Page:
Recently on ESPN’s “His & Hers,” anchor Sarah Spain expressed a theory suggesting that Derrick Rose’s injuries are linked to him wearing adidas shoes. Sadly, other ‘experts,’ footwear fans or basketball watchers have conjured up similar calculations, with really no backing evidence or points of proof.
Spain’s theory is built off a few notions. First, she questions the ‘lighter than yours’ campaign that adidas pushed in performance basketball. This campaign was originally ran in 2011, with the tooling and weight of the current D Rose 5 being far different than that of the Crazy Light. The second notion is that injury issues stem from Derrick switching shoes often throughout the season. While Derrick does switch shoes, his ‘.5’ signature updates are no different than the ‘Elite’ editions that Nike or Jordan Brand athletes switch to later in the season. Lastly, Spain questioned the lockdown and support of the shoe. The lockdown on the D Rose 5 is not substantially different from any of its peers on the market, and Rose also wears ankle braces under his shoes as an added measure for support.
Naturally, Derrick Rose and his nagging injuries have been the biggest talking point of this still young NBA season and obviously ESPN or any other network for that matter is going to discuss it at length and often sensationalize it. That’s modern media, we get it. What’s unfortunate is that the stigma tied to adidas– or any brand that isn’t Nike or Jordan– being responsible for injuries still exists.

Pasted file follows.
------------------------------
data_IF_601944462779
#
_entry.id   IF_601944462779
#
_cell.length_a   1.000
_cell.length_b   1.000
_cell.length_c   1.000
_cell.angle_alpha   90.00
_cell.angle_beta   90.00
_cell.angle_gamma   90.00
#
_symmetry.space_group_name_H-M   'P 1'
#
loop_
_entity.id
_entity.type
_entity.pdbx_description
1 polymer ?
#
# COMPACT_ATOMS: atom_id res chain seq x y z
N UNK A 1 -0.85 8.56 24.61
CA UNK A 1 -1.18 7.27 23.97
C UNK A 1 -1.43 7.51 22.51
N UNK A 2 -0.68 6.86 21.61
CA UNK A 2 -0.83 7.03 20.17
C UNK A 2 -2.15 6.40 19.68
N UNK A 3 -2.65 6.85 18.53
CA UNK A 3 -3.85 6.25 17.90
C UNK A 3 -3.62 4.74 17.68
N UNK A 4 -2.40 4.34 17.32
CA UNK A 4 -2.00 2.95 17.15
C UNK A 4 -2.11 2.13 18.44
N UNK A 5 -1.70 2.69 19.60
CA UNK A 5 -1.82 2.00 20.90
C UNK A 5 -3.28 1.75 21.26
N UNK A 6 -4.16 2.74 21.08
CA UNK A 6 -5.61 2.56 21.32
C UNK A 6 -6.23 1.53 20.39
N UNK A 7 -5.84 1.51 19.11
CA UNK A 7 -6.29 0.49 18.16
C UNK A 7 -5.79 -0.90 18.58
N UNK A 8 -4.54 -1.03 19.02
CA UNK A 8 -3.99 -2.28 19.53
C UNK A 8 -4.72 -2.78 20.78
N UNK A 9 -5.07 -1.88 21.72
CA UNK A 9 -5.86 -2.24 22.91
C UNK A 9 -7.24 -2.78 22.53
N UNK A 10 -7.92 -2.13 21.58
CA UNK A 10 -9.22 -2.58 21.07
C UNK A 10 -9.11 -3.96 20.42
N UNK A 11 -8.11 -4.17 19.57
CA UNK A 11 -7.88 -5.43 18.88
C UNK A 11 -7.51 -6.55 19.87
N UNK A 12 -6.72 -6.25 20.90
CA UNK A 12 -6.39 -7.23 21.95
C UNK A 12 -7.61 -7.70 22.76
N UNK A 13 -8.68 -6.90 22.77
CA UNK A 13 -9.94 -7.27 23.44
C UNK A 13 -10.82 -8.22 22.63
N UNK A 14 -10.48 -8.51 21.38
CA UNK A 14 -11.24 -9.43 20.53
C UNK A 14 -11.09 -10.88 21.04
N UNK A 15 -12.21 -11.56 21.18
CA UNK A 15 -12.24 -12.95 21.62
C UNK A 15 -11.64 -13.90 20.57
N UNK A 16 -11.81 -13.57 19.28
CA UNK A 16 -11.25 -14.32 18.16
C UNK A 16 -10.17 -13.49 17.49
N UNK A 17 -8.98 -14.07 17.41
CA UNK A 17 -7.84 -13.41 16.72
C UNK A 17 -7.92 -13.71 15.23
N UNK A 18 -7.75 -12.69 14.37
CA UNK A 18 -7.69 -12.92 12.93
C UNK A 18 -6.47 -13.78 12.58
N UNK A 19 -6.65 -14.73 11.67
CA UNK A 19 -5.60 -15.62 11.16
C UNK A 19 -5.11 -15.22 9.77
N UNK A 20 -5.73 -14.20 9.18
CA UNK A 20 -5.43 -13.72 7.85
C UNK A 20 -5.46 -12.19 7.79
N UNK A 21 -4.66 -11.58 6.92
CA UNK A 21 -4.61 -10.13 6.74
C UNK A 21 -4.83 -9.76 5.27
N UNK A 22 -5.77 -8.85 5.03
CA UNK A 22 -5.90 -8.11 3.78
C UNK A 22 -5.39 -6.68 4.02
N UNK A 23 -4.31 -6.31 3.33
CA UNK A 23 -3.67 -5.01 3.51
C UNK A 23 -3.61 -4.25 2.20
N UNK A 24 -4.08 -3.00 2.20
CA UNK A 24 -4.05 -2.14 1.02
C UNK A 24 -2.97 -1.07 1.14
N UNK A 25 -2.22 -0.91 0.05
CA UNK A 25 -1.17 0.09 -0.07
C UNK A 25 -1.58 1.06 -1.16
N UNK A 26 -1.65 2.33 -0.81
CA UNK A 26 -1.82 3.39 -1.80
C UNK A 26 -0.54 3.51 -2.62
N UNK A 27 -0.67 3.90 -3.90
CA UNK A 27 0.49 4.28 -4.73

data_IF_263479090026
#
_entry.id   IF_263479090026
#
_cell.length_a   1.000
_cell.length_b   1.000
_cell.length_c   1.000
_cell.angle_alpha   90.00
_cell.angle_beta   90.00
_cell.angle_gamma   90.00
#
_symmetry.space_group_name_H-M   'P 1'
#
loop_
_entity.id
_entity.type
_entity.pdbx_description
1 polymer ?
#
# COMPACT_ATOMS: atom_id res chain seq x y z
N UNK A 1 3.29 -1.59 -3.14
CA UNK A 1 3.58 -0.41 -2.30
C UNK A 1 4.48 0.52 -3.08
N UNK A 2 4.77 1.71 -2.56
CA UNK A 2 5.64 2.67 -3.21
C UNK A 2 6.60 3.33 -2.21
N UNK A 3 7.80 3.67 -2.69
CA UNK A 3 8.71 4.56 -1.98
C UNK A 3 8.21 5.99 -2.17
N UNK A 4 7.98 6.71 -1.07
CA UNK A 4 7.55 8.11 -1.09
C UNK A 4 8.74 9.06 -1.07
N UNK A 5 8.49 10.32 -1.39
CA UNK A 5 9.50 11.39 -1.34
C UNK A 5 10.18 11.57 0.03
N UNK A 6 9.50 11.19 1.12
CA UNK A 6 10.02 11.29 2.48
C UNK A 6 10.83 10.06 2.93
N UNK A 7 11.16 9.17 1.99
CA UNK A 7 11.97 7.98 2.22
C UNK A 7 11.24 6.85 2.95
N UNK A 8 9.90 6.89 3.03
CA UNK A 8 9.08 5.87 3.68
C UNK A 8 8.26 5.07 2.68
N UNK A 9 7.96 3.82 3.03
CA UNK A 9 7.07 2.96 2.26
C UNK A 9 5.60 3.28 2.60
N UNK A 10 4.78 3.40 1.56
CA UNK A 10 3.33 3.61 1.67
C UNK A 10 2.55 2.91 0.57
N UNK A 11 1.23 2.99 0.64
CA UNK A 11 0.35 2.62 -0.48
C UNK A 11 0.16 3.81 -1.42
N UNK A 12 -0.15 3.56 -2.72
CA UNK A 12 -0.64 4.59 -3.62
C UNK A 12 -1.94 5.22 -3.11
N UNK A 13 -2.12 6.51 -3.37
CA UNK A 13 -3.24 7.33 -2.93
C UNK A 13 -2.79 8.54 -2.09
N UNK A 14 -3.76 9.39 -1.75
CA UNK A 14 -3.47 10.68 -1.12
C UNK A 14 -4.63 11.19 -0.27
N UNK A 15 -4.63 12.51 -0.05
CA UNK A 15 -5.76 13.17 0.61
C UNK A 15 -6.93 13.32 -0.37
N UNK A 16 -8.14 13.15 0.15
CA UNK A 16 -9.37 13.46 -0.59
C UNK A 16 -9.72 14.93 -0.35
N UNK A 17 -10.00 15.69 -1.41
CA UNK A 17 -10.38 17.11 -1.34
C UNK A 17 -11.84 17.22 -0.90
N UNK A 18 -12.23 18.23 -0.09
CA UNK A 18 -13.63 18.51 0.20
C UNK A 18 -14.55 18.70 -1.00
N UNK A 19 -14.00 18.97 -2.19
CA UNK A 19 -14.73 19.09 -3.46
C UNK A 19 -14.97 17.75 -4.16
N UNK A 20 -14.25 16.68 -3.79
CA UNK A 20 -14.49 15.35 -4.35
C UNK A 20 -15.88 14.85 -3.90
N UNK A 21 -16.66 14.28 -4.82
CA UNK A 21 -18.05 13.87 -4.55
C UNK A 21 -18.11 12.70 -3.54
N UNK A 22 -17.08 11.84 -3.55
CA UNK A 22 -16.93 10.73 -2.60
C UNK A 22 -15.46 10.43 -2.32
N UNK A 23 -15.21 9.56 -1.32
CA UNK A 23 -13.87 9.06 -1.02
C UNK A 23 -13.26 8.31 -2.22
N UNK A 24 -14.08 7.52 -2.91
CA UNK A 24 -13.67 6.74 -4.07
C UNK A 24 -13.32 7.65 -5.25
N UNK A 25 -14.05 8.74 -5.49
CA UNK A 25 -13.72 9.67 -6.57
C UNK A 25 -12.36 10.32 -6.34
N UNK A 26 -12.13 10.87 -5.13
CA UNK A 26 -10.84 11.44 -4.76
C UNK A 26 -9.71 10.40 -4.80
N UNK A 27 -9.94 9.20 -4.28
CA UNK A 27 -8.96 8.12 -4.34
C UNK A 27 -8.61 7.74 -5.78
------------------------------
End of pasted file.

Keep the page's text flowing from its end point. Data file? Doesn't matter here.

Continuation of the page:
On numerous occasions, we’ve dissected this issue and disproved this stigma at length. In 2012, following Kevin Ware’s NCAA tournament injury and numerous ACL injuries during that NBA season, we highlighted that an array of basketball players had fallen to similar injuries in an array of brands. Recently, we revisited the issue by looking at a history of high profile players getting injured in celebrated sneakers. The findings were that injuries occurred in all the top sneaker brands, and that the common thread in the injured athletes was carrying a heavier workload on the court, not wearing a lackluster sneaker. If you read a similar piece by Sole Collector, you will find our peers feel the same way.
Sarah Spain isn’t the only person to connect footwear to injuries, other journalists, athletes or fans have done the same. However, history disputes the fact that any one brand is responsible for injuries and that stigma needs to stop.
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